SchoolArts Magazine

October 2018

SchoolArts is a national art education magazine committed to promoting excellence, advocacy, and professional support for educators in the visual arts since 1901.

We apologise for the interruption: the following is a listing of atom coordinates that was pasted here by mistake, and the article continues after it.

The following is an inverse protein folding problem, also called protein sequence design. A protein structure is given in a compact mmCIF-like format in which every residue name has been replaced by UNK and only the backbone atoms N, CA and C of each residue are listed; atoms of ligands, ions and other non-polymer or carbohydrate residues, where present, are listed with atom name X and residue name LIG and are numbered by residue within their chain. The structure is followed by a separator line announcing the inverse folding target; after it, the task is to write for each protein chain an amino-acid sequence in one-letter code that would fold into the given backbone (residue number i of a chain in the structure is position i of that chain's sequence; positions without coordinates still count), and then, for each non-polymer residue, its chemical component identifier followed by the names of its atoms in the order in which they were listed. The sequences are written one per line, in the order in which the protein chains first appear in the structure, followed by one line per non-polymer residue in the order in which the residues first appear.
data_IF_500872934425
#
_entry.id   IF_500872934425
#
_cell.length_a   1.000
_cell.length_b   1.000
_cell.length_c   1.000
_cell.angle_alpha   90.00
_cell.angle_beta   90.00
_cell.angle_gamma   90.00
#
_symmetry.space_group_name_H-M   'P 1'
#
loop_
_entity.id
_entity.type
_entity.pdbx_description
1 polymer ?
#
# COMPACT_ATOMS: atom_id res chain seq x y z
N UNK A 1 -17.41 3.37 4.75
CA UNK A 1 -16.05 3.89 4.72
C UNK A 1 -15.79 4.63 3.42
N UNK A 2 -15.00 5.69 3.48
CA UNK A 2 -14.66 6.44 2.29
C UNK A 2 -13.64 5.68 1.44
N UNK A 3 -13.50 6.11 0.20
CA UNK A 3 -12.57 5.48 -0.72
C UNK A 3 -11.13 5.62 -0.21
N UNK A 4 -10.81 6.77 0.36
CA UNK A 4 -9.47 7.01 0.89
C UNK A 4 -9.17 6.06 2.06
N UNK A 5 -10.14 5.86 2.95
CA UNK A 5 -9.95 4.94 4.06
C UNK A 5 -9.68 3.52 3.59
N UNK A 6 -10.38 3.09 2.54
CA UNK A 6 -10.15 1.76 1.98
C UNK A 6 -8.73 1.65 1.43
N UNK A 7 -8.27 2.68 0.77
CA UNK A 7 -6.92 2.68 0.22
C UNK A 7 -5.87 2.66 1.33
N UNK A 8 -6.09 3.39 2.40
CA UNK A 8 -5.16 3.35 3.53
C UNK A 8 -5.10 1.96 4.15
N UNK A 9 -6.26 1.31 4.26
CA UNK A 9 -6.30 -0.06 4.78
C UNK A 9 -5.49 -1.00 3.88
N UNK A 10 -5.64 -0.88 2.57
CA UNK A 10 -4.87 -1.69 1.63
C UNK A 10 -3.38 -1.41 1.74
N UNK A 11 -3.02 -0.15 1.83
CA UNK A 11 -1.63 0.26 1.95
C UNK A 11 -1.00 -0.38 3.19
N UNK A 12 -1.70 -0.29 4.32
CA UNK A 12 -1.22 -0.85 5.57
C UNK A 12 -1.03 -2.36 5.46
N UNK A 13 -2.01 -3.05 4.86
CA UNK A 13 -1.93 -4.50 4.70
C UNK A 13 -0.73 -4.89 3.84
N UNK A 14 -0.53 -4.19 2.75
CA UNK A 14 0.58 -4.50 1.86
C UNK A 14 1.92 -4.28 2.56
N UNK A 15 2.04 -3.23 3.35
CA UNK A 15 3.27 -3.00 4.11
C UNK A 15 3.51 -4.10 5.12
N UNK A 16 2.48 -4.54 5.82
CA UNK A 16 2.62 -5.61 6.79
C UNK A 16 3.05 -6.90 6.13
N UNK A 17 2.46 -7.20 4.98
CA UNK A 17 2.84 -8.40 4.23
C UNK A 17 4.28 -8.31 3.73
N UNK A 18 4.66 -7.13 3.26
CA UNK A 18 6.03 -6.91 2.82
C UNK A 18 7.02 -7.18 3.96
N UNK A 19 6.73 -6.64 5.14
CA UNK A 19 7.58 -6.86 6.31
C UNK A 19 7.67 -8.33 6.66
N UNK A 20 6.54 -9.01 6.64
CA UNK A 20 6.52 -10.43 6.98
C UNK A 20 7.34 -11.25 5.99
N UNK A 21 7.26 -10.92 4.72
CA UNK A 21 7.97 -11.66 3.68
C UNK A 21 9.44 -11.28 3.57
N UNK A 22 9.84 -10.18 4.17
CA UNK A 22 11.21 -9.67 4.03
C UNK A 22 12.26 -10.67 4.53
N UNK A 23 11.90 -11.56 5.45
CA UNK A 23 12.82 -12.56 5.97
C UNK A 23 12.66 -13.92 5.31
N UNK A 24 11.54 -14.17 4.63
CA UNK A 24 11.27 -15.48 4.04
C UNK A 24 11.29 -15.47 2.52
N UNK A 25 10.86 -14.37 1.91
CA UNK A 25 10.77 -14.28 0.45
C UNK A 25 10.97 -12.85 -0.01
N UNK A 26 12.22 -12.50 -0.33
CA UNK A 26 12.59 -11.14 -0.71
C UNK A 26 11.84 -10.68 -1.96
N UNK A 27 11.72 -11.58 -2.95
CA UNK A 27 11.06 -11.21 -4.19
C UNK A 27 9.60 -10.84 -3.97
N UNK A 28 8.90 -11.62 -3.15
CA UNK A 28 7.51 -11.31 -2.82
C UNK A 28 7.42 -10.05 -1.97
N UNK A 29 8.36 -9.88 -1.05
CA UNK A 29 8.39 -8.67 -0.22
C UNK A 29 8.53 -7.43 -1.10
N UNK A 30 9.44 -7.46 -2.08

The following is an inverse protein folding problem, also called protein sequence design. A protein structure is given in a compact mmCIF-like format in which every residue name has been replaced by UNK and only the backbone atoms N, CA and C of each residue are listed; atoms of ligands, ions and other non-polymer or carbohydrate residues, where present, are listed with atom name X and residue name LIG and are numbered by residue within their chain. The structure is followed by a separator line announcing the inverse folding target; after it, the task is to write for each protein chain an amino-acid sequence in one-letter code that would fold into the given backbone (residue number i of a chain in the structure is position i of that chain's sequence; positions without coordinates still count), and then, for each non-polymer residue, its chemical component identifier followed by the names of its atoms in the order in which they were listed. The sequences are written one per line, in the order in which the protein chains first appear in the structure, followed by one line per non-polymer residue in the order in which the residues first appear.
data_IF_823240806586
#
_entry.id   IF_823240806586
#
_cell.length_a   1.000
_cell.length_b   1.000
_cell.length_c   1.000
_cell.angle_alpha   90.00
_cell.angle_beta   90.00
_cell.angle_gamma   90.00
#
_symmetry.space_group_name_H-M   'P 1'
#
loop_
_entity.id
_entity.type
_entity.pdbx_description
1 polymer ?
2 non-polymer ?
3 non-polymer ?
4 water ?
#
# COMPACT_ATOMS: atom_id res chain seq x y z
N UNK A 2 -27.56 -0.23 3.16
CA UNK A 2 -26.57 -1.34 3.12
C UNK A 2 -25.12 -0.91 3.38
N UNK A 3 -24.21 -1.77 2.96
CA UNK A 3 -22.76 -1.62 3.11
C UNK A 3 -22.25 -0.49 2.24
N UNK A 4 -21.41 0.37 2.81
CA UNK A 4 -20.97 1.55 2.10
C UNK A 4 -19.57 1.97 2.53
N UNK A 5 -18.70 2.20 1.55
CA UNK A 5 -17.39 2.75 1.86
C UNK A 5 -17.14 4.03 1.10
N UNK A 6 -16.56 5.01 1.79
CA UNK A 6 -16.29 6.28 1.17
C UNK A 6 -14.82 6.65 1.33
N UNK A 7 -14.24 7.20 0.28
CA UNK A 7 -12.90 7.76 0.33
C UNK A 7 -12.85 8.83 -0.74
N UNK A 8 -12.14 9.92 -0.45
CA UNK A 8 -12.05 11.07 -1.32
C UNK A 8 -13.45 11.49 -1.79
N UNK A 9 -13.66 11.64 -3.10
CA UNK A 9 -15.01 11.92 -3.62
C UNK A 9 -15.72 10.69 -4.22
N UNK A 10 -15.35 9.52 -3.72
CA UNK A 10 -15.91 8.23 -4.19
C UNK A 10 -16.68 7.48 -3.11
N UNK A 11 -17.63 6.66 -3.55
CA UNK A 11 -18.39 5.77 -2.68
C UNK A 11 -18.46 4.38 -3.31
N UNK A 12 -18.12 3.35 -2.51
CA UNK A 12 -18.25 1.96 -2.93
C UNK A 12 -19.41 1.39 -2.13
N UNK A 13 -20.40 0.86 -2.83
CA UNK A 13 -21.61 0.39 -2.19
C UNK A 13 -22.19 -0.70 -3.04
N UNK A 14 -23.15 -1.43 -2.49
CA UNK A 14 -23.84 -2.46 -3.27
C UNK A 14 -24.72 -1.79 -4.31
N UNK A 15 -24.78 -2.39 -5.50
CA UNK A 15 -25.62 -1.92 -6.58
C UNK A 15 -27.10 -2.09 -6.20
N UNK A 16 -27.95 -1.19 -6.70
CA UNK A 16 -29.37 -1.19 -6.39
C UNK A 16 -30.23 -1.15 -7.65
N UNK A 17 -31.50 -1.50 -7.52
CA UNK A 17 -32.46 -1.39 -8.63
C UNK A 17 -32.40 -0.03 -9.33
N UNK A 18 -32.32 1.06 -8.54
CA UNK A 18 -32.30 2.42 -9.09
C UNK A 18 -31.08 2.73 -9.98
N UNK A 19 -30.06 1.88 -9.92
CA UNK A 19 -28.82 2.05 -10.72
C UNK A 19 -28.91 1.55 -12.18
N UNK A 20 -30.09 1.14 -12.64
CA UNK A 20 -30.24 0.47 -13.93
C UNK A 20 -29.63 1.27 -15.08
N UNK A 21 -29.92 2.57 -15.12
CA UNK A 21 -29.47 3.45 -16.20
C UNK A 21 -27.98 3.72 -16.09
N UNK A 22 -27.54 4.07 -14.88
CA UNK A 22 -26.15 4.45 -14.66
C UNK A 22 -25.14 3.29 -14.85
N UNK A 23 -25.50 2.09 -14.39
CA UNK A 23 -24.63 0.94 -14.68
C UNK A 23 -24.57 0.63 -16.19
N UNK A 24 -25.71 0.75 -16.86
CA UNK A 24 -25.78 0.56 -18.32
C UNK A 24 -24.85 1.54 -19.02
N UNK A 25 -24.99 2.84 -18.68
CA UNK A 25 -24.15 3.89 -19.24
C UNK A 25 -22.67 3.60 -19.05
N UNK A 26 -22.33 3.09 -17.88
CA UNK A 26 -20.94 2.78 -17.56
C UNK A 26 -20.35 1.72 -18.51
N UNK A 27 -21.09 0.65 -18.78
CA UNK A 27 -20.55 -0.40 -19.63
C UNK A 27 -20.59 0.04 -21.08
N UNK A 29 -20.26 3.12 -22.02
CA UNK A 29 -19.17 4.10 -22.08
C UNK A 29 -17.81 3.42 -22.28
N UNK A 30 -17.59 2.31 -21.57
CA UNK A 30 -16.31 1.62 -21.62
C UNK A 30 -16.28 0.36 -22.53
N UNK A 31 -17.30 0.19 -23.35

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20 OCTOBER 2018 SchoolArts Mrs. Phelps's encouragement makes students want to persist and keep trucking along with their projects and overcome obstacles. Media The requirements were simple: create a boxed figure that loosely resembles the human body and create a picture of the body for each one of those boxes. As for the media, that's a whole other story. We were required to use different types of media and drawing methods for each box, including realism, color scheme, and lines and texture. Some students expanded the project by sculpting with clay and printmaking. One stu - dent, Jack McDougall, used things we learned in past projects and incorpo - rated them in his themes and media, such as steampunk and blind contour drawing. We challenged ourselves so we were satisfied with our outcome. Art comes with mistakes, and all artists should know that. Alex Garcia, another student in the art program, says this: "Mistakes are meant to be built off of," and these words are very true. All artists should know that it is okay to mess up, and all artists have to start out somewhere. Planning with Large-Scale Drawings To start the project, we took recycled jewelry boxes and positioned them in a way that related to the shape of the human body. We traced our boxes on a huge piece of drawing paper, then filled them with different ideas for body parts and how we could make our art unique. These large-scale draw - ings showed samples of color, texture, and bulleted notes. These rough drafts became artwork on their own and ended up being completely different from the final projects. This gave them personality and uniqueness. Adding Square Forms Pushing boundaries is what an art class is for, and adding ideas to expand our knowledge is a great way to develop our minds. That's why Mrs. Phelps had us add ideas that kept the form of a square, and then include those ideas in our drawings. These themes of things in "squares" or "fours" could include the four elements, the four times of day, the four dimensions, and the four choral parts of singing. This posed a challenge for some of us and made us really think about our art, rather than tossing it off without effort. This became one of the many requirements of the project that we adapted to. While working on the project, many students decided to change their drawings and ideas midway. This created a challenge as they came up with new ways to create their art. This is why Mrs. Phelps emphasizes change and the fact that it's okay to change your ideas so you love what you have created. Project Results: Teacher Perspective The project results were assembled pieces that reflected students' personal styles and learning goals. This project surpassed my expectations. What I thought would be a two-week project meeting every day turned into a month-long project with a few short breaks for other small projects. I followed students' lead as they wanted to expand their box project ideas and experiment with materials, adding layers by developing their drawing skills. Boxed Humans acted as a final project for the semester, since it had so many elements incorporated into the learning. Teacher's Comments: This lesson is one that I will defi- nitely be using again. It kept grow- ing and students really took charge during the creative process. I shared with the class a copy of SchoolArts and told them that teachers often publish their lessons. This inspired them to say that they wanted to write their own article. I chal - lenged them to start and told them I would help. Harrison went home and got started. During class time, he involved other students by ask - ing them questions and asking them for feedback and help with editing. I took a final look at the article and added my introduction and closing before submitting it. This article was really about students taking the lead. The requirements were simple: create a boxed figure that loosel esembles the human bod nd create a picture of the bod or each one of those boxes. Ethan Wacker, grade eight.

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